During her son's first 16 gold-medal performances, Debbie Phelps celebrated in every way imaginable: She yelled, she cried, she hugged, she pointed, she screamed. Whatever her specific reaction was, the overall tone was one of exuberance. Even when he doesn't win, Debbie can be demonstrative. She prematurely celebrated earlier this week before being told by her daughters that her son had lost on the last stroke.
Michael Phelps won his final individual Olympic race on Friday night, coming from behind to take the gold for the third straight time in the 100 butterfly. And when it was over, Debbie Phelps, the single mother who drove her son to 4 a.m. swim practices and followed him all over the world while still working as a middle school principal, didn't holler or jump or embrace. She sat down and leaned her head on the railing, a probable mixture of relief and happiness, with a tinge of nostalgia.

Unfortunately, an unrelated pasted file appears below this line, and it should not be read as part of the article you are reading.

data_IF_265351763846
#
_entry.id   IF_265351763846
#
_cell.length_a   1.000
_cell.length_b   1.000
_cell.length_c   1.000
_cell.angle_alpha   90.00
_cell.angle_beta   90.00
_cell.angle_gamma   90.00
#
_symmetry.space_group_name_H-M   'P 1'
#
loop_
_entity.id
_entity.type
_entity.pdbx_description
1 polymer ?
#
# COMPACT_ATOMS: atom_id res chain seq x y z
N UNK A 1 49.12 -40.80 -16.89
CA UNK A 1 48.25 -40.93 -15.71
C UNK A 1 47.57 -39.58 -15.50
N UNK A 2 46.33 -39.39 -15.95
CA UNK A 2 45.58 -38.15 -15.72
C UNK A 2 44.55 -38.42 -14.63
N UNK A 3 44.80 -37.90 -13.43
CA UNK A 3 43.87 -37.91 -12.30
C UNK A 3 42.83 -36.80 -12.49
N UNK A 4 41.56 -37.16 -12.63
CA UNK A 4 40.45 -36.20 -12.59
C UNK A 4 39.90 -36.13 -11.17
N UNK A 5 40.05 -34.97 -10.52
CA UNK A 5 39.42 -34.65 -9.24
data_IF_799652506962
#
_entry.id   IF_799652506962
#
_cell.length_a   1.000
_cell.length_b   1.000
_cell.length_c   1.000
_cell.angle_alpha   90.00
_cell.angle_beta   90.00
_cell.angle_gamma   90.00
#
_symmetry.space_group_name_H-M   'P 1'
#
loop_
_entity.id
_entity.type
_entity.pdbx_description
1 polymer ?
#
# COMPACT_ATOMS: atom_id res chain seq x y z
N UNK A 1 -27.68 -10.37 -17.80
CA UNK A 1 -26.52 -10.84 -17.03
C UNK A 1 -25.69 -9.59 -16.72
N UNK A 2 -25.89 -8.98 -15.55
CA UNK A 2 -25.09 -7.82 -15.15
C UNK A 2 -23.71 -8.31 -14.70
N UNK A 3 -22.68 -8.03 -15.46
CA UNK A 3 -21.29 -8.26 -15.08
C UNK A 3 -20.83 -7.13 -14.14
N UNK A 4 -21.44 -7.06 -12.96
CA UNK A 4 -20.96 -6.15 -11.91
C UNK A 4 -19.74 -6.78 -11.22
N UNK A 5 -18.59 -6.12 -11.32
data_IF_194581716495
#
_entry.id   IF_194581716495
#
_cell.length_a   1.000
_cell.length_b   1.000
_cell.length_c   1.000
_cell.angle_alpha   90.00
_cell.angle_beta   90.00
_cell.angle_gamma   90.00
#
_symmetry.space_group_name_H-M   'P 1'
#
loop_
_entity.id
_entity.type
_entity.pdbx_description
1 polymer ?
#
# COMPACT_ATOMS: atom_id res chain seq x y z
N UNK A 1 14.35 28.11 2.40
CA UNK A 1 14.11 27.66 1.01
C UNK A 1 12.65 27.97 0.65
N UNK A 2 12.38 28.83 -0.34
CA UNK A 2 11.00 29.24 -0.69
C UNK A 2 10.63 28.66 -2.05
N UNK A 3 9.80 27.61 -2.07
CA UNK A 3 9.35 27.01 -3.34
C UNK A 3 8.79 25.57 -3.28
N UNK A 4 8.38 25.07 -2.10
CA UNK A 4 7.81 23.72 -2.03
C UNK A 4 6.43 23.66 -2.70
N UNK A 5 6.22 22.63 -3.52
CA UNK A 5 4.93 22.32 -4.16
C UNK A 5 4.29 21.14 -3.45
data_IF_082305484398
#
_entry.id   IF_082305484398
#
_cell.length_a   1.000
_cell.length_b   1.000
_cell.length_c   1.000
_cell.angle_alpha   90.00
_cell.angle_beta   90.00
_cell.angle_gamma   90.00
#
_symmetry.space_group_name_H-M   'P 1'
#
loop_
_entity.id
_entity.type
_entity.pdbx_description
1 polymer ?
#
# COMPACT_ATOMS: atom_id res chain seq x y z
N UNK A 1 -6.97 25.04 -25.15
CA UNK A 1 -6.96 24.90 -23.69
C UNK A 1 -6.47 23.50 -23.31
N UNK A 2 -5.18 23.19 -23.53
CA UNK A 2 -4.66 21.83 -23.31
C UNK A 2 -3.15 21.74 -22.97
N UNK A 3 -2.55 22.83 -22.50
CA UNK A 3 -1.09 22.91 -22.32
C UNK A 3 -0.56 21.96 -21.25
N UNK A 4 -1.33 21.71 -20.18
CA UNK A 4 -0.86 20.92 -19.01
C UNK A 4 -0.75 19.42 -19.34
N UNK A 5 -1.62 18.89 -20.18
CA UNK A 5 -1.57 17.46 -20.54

Friday was the beginning of the end of a glorious period in the life of the Phelps family. Other than a perfunctory, career-capping race in the 4x100 medley relay on Saturday night -- a race in which the Americans are heavily favored -- Michael Phelps' Olympic career is over. He insists he's done after this meet.
The Phelps family matriarch respects her son's decision, even if she's tried to playfully nudge him in the other direction. Rio de Janeiro in July is a lovely place to be, after all. But to look at her reaction after this race, Debbie Phelps believes her son. And if this was his final individual race, it wasn't a bad way to go out.
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